Kumasi is the capital city of the Ashanti region of Ghana. Because of the varied plant life in the area, it is known as "The Garden City."
It is located in the south-central part of the country, about 250 km (by road) northwest of Accra. Lake Bosumtwi, the largest natural lake in Ghana, is located approximately 32 km south of Kumasi.
With a population of 1,517,000 (2005, source: United Nations Population Division), Kumasi is the second-largest city in the country. The largest ethnic group is the Ashanti, but other ethnic groups are growing in size. Approximately 80% Christians and 20% Muslims, with a smaller number of adherents to traditional beliefs.
The city exists in the forest region of West Africa, but there is evidence that the area around Kumasi has been kept cleared since the Neolithic Period. The city rose to prominence in 1695 when it became capital of the Ashanti Confederacy due to the activities of its ruler Osei Tutu. The ruler of Kumasi, known as the Kumasehene, also served as ruler of the Confederacy. Parts of the city, including the Royal Palace, were destroyed by British troops in the Fourth Anglo-Ashanti War of 1874. It remains a royal city, although since all of Ghana was declared independent in 1957, the role of king has been mainly symbolic. The city holds an important place in the history of the Ashanti people, as legend claims that it was here Okomfo Anokye received the Golden stool, an embodiment of the soul of the Asanti nation.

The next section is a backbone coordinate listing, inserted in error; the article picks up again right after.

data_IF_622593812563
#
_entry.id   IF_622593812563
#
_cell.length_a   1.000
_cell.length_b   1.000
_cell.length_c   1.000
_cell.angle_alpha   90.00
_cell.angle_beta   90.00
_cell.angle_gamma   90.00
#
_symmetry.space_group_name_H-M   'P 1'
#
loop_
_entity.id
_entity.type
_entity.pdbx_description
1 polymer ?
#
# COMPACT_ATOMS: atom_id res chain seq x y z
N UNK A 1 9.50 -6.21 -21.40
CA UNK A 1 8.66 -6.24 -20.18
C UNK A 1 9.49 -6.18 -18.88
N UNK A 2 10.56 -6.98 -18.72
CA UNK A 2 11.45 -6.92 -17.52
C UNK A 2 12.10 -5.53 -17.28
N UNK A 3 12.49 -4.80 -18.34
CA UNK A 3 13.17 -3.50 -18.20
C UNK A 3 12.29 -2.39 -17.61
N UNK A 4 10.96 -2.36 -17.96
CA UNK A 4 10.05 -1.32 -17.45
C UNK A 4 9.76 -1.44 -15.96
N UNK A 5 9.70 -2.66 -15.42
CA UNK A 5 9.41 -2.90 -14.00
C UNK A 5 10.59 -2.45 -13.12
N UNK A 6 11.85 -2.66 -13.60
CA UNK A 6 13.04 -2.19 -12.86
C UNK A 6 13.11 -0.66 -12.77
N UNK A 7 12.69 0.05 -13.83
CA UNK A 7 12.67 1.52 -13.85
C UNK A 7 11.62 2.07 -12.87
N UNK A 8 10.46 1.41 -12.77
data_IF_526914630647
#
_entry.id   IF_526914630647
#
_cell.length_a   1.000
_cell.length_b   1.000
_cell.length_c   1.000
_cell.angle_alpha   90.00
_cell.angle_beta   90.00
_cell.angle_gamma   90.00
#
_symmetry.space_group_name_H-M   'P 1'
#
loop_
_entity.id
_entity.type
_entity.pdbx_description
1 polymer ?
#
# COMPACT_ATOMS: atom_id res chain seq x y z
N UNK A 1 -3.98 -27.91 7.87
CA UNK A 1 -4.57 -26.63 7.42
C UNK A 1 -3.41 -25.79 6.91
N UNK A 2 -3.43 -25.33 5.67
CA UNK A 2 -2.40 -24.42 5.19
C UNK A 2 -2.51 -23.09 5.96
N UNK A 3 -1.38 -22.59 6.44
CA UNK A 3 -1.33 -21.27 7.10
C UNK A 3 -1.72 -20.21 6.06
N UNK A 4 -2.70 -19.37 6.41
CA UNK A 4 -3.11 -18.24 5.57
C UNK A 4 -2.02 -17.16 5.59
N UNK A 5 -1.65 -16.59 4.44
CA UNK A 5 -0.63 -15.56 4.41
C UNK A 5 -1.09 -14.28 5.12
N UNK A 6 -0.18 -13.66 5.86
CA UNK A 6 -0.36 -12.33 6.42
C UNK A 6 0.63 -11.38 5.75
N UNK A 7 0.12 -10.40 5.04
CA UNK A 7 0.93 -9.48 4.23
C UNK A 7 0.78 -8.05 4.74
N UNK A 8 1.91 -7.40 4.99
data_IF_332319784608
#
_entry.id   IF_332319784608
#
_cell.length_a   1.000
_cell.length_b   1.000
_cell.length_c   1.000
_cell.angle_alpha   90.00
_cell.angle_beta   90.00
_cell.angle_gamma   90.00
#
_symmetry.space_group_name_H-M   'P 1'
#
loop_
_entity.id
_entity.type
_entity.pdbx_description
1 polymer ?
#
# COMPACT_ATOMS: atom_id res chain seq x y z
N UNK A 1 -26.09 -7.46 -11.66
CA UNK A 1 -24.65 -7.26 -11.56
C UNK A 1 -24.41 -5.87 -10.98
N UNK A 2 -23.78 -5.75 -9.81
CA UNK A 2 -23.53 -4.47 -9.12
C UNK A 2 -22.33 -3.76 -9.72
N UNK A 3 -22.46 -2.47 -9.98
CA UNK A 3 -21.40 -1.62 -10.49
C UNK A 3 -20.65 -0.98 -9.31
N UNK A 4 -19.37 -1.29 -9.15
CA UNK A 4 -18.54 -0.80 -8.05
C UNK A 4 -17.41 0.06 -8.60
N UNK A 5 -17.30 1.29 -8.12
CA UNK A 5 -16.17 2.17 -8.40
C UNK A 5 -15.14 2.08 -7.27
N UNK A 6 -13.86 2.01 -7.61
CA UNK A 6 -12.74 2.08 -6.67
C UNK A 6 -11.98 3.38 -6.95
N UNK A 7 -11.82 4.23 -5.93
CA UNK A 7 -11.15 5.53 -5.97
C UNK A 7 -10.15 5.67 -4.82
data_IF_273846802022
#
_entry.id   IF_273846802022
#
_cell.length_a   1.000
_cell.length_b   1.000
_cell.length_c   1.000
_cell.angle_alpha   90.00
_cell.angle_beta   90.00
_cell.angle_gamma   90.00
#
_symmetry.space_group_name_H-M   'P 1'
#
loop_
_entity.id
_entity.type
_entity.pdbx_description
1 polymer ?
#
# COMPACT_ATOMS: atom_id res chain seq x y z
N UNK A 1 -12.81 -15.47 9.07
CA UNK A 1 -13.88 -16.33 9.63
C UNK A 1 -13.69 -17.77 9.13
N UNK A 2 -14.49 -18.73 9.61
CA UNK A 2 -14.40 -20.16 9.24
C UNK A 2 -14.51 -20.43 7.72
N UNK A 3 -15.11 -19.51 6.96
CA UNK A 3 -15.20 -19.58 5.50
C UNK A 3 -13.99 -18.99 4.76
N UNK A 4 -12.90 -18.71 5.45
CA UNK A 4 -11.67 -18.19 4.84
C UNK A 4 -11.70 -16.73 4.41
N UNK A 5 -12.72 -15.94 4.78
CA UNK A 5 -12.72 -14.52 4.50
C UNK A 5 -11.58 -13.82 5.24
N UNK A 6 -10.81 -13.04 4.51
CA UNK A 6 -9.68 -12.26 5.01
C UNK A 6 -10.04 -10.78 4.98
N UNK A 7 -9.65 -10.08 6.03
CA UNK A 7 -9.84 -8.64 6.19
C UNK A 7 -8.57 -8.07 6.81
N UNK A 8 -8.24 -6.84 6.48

Due to large gold deposits that have been mined in the area, Kumasi has been among the wealthier cities in Ghana. Today's major exports are hardwood and cocoa. Kumasi has 50% of the timber industry in Ghana, with more than 4,000 employed in the business.
Features of the city include the large Kumasi Central Market, Tafo kumasi, Fort Kumasi (built by the British in 1896 to replace an Asante fort and now a museum) and the Kumasi Hat Museum. Royal Asante attractions include the Kumasi National Cultural Centre (including the Prempeh II Jubilee Museum with various Asante regalia including a reproduction of the golden stool), the Okomfo Anokye Sword, the Asantehene's Palace (built in 1972), and the Mahniya Palace, dating from 1925, now a museum.
Kumasi is also home to a zoo, and to the Kwame Nkrumah University of Science and Technology of Ghana (formerly the Kumasi College of Technology).
The city's most famous son is the former Secretary-General of the United Nations, Kofi Annan. The local football (soccer) team, the Kumasi Asante Kotoko has won several national and continental awards. Their stadium was built in 1959 and renovated in 1978, and with a seating capacity of 100,000, it's the largest in the country.
JOURNEYS trips that include Kumasi:
West Africa: Ghana, Togo, Benin from March 25-April 8, 2008 with Will and Joan Weber
Information based on http://en.wikipedia.org/wiki/Kumasi